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The Cynics

There is a famous story about Alexander looking for and approaching the old Cynic, Diogenes — in the city of Corinth when he was king but had not yet invaded Asia. Diogenes was sitting alone on the street. Alexander asked the famous man if he wished anything, and Diogenes replied: "stand out of my light."

The lifestyle of Diogenes was so novel to his fellow Greeks that it attracted attention and made him a celebrity, which some people associated with wisdom. His lifestyle had reminded some others of a homeless dog, and from this came the word "cynic," a Greek word associated with dogs.

Diogenes had been devoted to the philosopher Antisthenes, said to be the founder of Cynicism. Antisthenes had been a pupil of Socrates. He was about forty when he watched Athens defeated in the Great Peloponnesian War, and he witnessed the execution of Socrates and was disgusted with the world around him. He stopped hanging out with fellow aristocrats and was tired of what he saw as worthless quibbling among philosophers. He is described as having left their company to lecture in marketplaces in a manner he thought people could understand. The philosophers he left the thought of as babblers, while he believed that he had something worth saying.

Antisthenes believed that virtue demanded that one hold back from worldly affairs, that virtue was non-involvement in anything political, that people should find satisfaction is their daily labor. He has been described as a critic of dogmatic thought, theories and metaphysical essences.

Another Cynic was Crates (365 to 285) who made himself a devoted follower of Diogenes. He pursued Diogenes homeless lifestyle — but with a wife who became the first Cynic woman. He was known for his opposition to participation in conflict, for being jocular as if always participating in a festival, an attitude that would be thought in the 1960s as belonging to "hippies." He too acquired fame, and he was invited into homes to settle family quarrels, his manner soothing, non-accusatory, recommending getting along without rancor, love and peace. Crates would mentor the philosopher Zeno (333-264) who would stretch his Cynic point of view into Stoicism (which would survive into the times of a Stoic to be known as the Apostle Paul).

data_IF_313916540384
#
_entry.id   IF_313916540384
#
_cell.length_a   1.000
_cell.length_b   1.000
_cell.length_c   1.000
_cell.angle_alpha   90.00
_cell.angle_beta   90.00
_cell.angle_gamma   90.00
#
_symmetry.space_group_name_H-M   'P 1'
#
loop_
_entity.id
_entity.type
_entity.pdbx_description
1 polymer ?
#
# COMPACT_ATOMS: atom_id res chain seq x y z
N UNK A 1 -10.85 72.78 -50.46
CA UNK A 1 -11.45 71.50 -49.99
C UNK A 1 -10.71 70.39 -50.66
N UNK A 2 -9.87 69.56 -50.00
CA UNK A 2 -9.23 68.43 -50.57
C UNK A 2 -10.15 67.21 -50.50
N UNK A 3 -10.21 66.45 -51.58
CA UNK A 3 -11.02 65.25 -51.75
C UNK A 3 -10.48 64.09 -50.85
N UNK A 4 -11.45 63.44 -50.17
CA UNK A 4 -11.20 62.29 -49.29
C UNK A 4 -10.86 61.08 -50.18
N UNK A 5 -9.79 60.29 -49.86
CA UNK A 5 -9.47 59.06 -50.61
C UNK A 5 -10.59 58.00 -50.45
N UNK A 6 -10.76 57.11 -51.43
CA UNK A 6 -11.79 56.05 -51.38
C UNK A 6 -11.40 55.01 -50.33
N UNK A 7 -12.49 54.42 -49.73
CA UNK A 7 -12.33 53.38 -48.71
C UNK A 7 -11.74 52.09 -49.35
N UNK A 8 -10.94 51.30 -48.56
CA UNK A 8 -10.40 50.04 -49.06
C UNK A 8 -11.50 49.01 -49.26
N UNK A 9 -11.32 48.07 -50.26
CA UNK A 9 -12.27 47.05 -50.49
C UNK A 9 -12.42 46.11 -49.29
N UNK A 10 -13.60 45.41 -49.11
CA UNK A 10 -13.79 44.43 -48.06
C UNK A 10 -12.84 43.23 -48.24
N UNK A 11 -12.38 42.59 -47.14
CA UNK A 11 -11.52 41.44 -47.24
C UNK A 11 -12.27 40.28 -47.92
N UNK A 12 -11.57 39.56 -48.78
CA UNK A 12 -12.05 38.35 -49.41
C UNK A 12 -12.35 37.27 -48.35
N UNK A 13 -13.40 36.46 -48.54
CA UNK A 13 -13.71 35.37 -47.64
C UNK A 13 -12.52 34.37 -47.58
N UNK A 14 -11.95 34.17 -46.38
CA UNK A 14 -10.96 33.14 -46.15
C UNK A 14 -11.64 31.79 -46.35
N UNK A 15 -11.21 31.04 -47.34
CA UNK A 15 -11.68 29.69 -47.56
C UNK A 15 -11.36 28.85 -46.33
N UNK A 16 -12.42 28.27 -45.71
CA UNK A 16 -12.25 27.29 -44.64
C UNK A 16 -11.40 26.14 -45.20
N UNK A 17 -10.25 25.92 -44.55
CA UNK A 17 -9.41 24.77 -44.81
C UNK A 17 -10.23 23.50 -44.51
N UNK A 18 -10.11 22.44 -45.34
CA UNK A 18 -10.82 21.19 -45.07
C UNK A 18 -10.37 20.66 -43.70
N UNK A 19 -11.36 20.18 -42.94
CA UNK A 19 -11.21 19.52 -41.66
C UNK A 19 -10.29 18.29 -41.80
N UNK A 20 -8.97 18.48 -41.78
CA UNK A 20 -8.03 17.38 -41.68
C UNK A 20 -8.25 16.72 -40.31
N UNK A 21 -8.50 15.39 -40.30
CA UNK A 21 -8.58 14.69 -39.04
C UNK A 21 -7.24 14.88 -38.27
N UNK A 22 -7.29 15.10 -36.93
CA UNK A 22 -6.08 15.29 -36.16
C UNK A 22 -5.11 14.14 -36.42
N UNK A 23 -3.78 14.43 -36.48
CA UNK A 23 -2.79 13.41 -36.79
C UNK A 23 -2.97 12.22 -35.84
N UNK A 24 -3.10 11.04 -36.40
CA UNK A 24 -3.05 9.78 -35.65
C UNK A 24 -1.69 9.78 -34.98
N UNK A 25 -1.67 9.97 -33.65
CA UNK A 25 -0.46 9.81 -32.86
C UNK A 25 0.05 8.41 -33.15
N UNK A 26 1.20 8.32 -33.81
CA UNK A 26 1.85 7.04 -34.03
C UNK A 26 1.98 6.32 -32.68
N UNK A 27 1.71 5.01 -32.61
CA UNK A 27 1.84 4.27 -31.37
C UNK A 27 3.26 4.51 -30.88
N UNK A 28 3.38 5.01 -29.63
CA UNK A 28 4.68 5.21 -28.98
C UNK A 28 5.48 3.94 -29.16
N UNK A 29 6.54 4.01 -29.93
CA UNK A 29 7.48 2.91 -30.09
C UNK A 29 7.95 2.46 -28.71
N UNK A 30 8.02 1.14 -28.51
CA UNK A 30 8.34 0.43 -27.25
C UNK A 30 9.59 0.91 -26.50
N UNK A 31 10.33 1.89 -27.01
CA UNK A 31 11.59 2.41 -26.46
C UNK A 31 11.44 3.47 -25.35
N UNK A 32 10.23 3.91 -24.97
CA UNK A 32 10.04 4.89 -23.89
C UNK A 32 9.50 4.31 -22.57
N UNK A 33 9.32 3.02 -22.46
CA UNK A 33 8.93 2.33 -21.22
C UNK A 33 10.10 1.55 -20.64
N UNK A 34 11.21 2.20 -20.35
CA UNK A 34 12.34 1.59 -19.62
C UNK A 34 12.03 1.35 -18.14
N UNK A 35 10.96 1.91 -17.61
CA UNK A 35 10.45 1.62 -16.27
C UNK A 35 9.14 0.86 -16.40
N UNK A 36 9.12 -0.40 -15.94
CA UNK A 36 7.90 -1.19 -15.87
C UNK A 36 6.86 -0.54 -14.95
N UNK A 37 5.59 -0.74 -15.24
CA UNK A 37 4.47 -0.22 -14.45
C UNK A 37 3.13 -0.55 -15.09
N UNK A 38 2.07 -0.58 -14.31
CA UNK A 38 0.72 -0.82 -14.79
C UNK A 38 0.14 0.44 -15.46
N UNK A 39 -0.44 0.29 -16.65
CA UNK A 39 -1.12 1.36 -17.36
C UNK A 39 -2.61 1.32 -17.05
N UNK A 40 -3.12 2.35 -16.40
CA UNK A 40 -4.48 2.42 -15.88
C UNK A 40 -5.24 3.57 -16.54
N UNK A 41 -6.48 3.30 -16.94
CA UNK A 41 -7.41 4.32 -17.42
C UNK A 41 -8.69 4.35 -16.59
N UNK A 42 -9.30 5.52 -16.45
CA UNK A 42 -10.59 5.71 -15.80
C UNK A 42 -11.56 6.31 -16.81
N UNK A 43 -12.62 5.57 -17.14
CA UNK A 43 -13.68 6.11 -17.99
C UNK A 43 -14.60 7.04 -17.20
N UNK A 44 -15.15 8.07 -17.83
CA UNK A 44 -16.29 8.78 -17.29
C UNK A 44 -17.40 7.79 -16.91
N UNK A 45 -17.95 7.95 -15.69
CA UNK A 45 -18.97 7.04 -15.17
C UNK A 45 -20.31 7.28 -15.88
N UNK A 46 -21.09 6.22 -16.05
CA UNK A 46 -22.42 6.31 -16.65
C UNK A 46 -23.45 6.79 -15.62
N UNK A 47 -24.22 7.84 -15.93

In the centuries before the coming of the Romans, those in power in Hellenistic societies would not feel threatened enough by the Cynics to move against them. A few interested in political philosophy were to see them as anarchists: dogmatic in their belief that humans did not need legal codes or political affiliations, especially to a state. If they were anarchists, they were not politically active, and for those in power the Cynics were just a harmless few. The Cynics came to be known for living according to nature. They advocated salvation from worry and conflict by what some in modern times would call dropping out. This would forever make them a small and barely influential movement. For most people the call to drop out and adopt an ascetic lifestyle made no sense: they were already barely able to feed and clothe themselves and their families. Only a few could go about without working, living off what was provided by those who labored in the fields or elsewhere.

CONTINUE READING: Wealth, Poverty and Dreams of Revolution

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